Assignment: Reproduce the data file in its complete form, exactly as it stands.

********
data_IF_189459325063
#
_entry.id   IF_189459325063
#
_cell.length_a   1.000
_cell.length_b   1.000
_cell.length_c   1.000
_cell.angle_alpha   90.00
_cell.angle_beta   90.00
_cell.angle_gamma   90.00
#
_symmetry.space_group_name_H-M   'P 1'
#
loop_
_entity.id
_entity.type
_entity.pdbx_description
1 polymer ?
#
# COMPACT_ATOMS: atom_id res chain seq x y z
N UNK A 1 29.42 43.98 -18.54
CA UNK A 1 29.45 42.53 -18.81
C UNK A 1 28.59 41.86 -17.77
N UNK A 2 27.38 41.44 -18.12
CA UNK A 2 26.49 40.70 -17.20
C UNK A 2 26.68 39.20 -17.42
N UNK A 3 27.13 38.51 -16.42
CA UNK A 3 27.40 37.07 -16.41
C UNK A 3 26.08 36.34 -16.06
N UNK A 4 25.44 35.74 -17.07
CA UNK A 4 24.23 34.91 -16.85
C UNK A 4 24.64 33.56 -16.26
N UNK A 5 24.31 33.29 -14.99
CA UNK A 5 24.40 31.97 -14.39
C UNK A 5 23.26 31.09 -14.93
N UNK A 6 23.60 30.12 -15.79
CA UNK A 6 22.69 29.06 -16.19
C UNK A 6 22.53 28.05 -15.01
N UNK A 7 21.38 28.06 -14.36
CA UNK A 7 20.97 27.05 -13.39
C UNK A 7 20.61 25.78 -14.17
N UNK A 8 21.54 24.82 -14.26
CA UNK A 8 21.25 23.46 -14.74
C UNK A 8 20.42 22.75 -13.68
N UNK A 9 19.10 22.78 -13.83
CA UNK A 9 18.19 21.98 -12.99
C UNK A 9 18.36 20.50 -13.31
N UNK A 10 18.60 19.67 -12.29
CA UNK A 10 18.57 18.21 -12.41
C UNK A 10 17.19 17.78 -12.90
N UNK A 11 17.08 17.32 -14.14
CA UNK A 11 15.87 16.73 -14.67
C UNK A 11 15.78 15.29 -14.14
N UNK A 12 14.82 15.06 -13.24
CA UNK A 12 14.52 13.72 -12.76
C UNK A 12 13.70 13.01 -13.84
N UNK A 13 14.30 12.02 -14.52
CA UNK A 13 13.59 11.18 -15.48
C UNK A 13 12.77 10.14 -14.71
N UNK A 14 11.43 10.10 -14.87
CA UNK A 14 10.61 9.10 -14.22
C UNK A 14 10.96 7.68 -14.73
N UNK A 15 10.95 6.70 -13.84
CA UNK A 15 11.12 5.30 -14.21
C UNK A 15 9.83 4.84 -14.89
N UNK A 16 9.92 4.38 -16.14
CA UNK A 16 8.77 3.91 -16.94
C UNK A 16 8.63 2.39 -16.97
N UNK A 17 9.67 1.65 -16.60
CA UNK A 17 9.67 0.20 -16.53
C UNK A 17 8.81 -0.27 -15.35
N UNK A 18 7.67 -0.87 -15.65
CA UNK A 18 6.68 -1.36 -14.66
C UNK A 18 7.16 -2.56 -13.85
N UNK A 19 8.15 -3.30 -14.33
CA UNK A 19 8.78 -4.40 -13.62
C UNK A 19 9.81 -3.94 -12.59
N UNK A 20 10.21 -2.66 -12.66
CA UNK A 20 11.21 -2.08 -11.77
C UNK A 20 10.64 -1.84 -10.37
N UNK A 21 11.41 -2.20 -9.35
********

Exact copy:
data_IF_189459325063
#
_entry.id   IF_189459325063
#
_cell.length_a   1.000
_cell.length_b   1.000
_cell.length_c   1.000
_cell.angle_alpha   90.00
_cell.angle_beta   90.00
_cell.angle_gamma   90.00
#
_symmetry.space_group_name_H-M   'P 1'
#
loop_
_entity.id
_entity.type
_entity.pdbx_description
1 polymer ?
#
# COMPACT_ATOMS: atom_id res chain seq x y z
N UNK A 1 29.42 43.98 -18.54
CA UNK A 1 29.45 42.53 -18.81
C UNK A 1 28.59 41.86 -17.77
N UNK A 2 27.38 41.44 -18.12
CA UNK A 2 26.49 40.70 -17.20
C UNK A 2 26.68 39.20 -17.42
N UNK A 3 27.13 38.51 -16.42
CA UNK A 3 27.40 37.07 -16.41
C UNK A 3 26.08 36.34 -16.06
N UNK A 4 25.44 35.74 -17.07
CA UNK A 4 24.23 34.91 -16.85
C UNK A 4 24.64 33.56 -16.26
N UNK A 5 24.31 33.29 -14.99
CA UNK A 5 24.40 31.97 -14.39
C UNK A 5 23.26 31.09 -14.93
N UNK A 6 23.60 30.12 -15.79
CA UNK A 6 22.69 29.06 -16.19
C UNK A 6 22.53 28.05 -15.01
N UNK A 7 21.38 28.06 -14.36
CA UNK A 7 20.97 27.05 -13.39
C UNK A 7 20.61 25.78 -14.17
N UNK A 8 21.54 24.82 -14.26
CA UNK A 8 21.25 23.46 -14.74
C UNK A 8 20.42 22.75 -13.68
N UNK A 9 19.10 22.78 -13.83
CA UNK A 9 18.19 21.98 -12.99
C UNK A 9 18.36 20.50 -13.31
N UNK A 10 18.60 19.67 -12.29
CA UNK A 10 18.57 18.21 -12.41
C UNK A 10 17.19 17.78 -12.90
N UNK A 11 17.08 17.32 -14.14
CA UNK A 11 15.87 16.73 -14.67
C UNK A 11 15.78 15.29 -14.14
N UNK A 12 14.82 15.06 -13.24
CA UNK A 12 14.52 13.72 -12.76
C UNK A 12 13.70 13.01 -13.84
N UNK A 13 14.30 12.02 -14.52
CA UNK A 13 13.59 11.18 -15.48
C UNK A 13 12.77 10.14 -14.71
N UNK A 14 11.43 10.10 -14.87
CA UNK A 14 10.61 9.10 -14.22
C UNK A 14 10.96 7.68 -14.73
N UNK A 15 10.95 6.70 -13.84
CA UNK A 15 11.12 5.30 -14.21
C UNK A 15 9.83 4.84 -14.89
N UNK A 16 9.92 4.38 -16.14
CA UNK A 16 8.77 3.91 -16.94
C UNK A 16 8.63 2.39 -16.97
N UNK A 17 9.67 1.65 -16.60
CA UNK A 17 9.67 0.20 -16.53
C UNK A 17 8.81 -0.27 -15.35
N UNK A 18 7.67 -0.87 -15.65
CA UNK A 18 6.68 -1.36 -14.66
C UNK A 18 7.16 -2.56 -13.85
N UNK A 19 8.15 -3.30 -14.33
CA UNK A 19 8.78 -4.40 -13.62
C UNK A 19 9.81 -3.94 -12.59
N UNK A 20 10.21 -2.66 -12.66
CA UNK A 20 11.21 -2.08 -11.77
C UNK A 20 10.64 -1.84 -10.37
N UNK A 21 11.41 -2.20 -9.35